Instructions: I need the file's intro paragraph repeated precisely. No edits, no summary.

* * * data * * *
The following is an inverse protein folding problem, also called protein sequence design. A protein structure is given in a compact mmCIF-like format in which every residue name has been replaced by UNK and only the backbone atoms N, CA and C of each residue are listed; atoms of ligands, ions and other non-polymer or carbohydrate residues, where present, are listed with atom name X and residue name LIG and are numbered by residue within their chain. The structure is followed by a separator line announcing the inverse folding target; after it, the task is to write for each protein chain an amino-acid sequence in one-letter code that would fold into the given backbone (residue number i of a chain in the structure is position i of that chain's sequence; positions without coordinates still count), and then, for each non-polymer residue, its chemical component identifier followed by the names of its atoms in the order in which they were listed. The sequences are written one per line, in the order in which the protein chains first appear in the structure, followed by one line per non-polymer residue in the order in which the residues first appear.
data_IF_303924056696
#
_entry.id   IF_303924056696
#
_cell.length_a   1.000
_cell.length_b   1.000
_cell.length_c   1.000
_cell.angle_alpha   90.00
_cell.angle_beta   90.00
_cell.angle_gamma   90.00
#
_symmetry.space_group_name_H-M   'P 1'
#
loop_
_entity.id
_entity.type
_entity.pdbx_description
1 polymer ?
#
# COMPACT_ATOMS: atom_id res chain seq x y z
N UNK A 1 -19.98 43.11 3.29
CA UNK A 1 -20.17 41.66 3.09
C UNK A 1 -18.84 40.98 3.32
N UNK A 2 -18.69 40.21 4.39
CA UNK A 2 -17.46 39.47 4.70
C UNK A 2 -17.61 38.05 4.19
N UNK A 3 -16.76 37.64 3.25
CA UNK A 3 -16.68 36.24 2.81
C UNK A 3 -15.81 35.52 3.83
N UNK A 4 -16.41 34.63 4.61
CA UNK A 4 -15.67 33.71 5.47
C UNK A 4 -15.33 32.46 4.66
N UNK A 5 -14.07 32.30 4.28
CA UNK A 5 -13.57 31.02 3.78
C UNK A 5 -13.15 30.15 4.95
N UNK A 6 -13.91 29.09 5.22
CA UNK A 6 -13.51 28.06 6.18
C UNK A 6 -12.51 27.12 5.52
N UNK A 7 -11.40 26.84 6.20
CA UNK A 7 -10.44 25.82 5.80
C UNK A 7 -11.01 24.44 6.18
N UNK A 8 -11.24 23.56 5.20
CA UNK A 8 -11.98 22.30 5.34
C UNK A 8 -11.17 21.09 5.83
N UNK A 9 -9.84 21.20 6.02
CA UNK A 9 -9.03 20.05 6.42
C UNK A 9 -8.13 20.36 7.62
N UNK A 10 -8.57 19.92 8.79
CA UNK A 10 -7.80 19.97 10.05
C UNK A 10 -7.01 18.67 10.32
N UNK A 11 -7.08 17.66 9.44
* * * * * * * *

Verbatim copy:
The following is an inverse protein folding problem, also called protein sequence design. A protein structure is given in a compact mmCIF-like format in which every residue name has been replaced by UNK and only the backbone atoms N, CA and C of each residue are listed; atoms of ligands, ions and other non-polymer or carbohydrate residues, where present, are listed with atom name X and residue name LIG and are numbered by residue within their chain. The structure is followed by a separator line announcing the inverse folding target; after it, the task is to write for each protein chain an amino-acid sequence in one-letter code that would fold into the given backbone (residue number i of a chain in the structure is position i of that chain's sequence; positions without coordinates still count), and then, for each non-polymer residue, its chemical component identifier followed by the names of its atoms in the order in which they were listed. The sequences are written one per line, in the order in which the protein chains first appear in the structure, followed by one line per non-polymer residue in the order in which the residues first appear.